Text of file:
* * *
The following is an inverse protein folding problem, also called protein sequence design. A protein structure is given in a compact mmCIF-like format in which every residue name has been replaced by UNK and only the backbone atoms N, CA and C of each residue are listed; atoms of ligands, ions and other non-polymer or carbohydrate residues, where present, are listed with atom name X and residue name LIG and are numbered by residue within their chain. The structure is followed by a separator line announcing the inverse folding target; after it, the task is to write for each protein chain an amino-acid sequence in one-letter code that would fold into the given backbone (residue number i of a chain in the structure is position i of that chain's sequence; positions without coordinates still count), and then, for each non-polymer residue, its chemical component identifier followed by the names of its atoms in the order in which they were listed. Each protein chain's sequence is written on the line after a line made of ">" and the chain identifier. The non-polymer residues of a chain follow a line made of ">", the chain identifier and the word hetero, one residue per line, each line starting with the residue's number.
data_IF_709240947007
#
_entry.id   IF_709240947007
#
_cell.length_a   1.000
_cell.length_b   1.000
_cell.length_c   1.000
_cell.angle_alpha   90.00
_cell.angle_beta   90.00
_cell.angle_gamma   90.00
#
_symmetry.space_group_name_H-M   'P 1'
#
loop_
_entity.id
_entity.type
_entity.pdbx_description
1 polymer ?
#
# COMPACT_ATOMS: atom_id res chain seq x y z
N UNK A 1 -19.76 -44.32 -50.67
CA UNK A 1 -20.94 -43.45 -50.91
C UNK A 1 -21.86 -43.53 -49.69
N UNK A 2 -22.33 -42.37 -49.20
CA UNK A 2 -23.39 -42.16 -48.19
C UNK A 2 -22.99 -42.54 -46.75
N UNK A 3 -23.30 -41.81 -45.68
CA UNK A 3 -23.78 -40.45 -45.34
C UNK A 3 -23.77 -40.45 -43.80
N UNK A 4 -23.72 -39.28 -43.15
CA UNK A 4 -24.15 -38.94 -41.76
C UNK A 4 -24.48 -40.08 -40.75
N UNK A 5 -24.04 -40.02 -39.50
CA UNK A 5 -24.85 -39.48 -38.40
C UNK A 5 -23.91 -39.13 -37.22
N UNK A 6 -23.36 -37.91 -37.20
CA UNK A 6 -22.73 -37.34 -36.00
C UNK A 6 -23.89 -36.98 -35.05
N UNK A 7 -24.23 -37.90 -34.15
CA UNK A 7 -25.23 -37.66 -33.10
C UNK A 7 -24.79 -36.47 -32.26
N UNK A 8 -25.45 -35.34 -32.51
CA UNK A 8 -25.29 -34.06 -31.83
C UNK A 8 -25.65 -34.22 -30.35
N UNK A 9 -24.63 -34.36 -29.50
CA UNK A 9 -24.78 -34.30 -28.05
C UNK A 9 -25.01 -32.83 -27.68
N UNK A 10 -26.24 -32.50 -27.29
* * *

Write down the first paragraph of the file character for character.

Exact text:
The following is an inverse protein folding problem, also called protein sequence design. A protein structure is given in a compact mmCIF-like format in which every residue name has been replaced by UNK and only the backbone atoms N, CA and C of each residue are listed; atoms of ligands, ions and other non-polymer or carbohydrate residues, where present, are listed with atom name X and residue name LIG and are numbered by residue within their chain. The structure is followed by a separator line announcing the inverse folding target; after it, the task is to write for each protein chain an amino-acid sequence in one-letter code that would fold into the given backbone (residue number i of a chain in the structure is position i of that chain's sequence; positions without coordinates still count), and then, for each non-polymer residue, its chemical component identifier followed by the names of its atoms in the order in which they were listed. Each protein chain's sequence is written on the line after a line made of ">" and the chain identifier. The non-polymer residues of a chain follow a line made of ">", the chain identifier and the word hetero, one residue per line, each line starting with the residue's number.